One word might not always be enough, but less can very definitely be more.

Before you get to start a conversation, you need to grab your audience’s attention. Much like with the first line of a book, if the first few words of an email or article don’t spark their interest or imagination, the audience is unlikely to make any further effort.

Long, rambling opening sentences are liable to make readers tune out, so something short and punchy can be much more effective.

The sole point of the first word or sentence is to make your audience want to read the next one. If you can achieve that, then you have a much better chance of them acknowledging and engaging with the messaging that follows.

Top tip

Say less to communicate more.

Give your audience everything they need and strip out everything that they don’t. Grab their attention and make it quick and easy for them to find the information they are looking for.

They will thank you for it.

Know when to stop

All good things must come to an end, even blog posts and customer communications.

Until next time, I share with you the only two words that seem appropriate in the circumstances.

The End.

Time to be honest

I’ve found it a challenge to write a positive blog post this week, against the restrictive backdrop of another lockdown and the unrest of the US election. The news is filled with so many all-consuming reasons to be miserable, and the presence of social media ensures that those stories are with us constantly.

However, one thing that has helped me is to remember the huge number of things which haven’t been banned or restricted, and to focus on the silver lining rather than the cloud.

There is no denying that times are tough for a lot of people at the moment, whether financially, physically or emotionally, but we still have a choice. We can choose to dwell on the circumstances which hold us back (and which are largely outside of our control), or we can choose to celebrate the good things which still can and do exist.

How to stay positive

Putting together a gratitude list has helped me to stay, if not persistently positive, then more optimistic than I might otherwise have been.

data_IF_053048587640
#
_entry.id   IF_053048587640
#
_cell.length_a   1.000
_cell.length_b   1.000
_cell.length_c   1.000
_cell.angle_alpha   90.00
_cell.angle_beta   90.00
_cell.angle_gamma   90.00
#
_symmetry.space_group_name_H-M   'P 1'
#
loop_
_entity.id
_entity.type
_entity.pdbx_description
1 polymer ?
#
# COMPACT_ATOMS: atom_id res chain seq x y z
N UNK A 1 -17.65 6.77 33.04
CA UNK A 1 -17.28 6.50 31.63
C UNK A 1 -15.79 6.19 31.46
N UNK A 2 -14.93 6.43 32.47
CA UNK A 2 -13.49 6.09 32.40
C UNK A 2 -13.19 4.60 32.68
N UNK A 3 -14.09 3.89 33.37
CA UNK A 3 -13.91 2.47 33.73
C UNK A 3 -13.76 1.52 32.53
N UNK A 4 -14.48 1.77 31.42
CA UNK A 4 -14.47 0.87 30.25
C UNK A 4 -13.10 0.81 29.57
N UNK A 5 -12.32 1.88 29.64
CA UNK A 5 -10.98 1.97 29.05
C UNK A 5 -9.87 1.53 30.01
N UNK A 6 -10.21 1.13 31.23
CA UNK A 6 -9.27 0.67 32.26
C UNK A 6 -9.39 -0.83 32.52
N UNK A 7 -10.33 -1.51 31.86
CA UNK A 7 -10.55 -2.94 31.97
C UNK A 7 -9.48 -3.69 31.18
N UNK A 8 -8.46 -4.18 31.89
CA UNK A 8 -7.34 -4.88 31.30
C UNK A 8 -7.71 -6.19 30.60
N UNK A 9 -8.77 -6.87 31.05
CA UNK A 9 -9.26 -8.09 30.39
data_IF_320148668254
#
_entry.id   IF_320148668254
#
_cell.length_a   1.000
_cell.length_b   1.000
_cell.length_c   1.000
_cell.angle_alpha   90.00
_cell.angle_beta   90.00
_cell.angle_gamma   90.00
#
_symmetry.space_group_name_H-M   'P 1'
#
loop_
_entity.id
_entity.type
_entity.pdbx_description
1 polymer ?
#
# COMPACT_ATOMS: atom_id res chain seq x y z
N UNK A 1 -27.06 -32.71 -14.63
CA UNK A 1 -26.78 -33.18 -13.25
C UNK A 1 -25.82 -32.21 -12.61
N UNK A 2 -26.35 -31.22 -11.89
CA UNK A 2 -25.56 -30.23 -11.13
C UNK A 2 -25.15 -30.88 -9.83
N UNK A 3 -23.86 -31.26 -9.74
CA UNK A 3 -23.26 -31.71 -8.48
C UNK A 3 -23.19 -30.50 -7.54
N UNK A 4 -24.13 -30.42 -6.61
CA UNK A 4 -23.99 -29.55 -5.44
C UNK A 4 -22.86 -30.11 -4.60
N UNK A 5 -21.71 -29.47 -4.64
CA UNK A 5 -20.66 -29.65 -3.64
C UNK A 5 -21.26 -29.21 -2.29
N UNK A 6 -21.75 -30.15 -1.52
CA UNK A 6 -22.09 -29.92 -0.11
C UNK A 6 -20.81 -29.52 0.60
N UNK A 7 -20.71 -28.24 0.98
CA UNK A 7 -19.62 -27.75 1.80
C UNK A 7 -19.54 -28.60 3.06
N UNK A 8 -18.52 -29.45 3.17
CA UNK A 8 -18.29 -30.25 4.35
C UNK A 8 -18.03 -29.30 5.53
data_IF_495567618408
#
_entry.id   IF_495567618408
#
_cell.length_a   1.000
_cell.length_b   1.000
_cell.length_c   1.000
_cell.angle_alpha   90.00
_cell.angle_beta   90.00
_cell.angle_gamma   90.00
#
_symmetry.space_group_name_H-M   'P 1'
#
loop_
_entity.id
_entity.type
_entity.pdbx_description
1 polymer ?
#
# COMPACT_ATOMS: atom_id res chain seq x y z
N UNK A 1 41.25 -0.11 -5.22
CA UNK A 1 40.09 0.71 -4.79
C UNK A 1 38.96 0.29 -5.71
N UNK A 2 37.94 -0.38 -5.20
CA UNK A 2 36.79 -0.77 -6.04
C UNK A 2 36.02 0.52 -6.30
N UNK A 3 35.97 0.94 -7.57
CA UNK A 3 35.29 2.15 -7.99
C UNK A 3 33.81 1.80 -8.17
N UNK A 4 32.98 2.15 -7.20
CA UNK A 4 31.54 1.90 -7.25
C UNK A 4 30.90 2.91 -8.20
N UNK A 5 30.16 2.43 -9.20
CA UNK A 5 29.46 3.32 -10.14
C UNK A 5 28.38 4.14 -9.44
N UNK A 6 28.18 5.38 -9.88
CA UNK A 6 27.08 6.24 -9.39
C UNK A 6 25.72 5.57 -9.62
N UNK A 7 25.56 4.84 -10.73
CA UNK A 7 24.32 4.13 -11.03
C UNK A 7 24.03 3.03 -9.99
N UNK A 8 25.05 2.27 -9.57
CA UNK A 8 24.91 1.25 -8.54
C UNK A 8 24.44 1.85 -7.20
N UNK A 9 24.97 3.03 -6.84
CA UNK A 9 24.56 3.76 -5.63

Here are my top 5 things to be thankful for, which cannot be touched by a pandemic or political unrest:

• Sunshine – bright, crisp winter days with sparkling frosts. A feast for the senses.
• Laughter – even if remote or socially distanced, there is nothing like a good belly laugh to lift your spirits.
• Kindness – nothing can take away the warm glow of doing something wonderful for someone else, or someone showing you that they care.
• Ingenuity – adversity brings out the inventor in us, prompting brilliant ideas and solutions that might otherwise have remained undiscovered.
• Love – whether across the miles or for those in our own households or support bubbles, love prevails.

Now, that might seem like a pretty sentimental list – and that’s because it is. It’s a list based on values, principles and the underlying things which I believe enable us to be happy, despite everything going on around us.

It’s by no means an exhaustive list, and I would love to hear about the things that keep you going through tough times. If you have any tips or suggestions that you would like to share, please get in touch.

Keeping a level head

Anxiety is a very real problem for many people right now, and if you are one of those people who is really struggling, then please do seek help. There is no shame in it and plenty of organisations that you can turn to.

We can all help ourselves to a certain degree by monitoring what we watch, what we read, and how long we spend seeking out information which reinforces our fears and worries. Surrounding ourselves as much as possible with positive influences and information will help our glasses stay half full, rather than half empty, and make us better equipped to cope with the world around us.

To seriously misquote Rudyard Kipling, ‘If you can keep your head when all others are losing theirs, you’ll be a survivor, my friend’.

Keep smiling.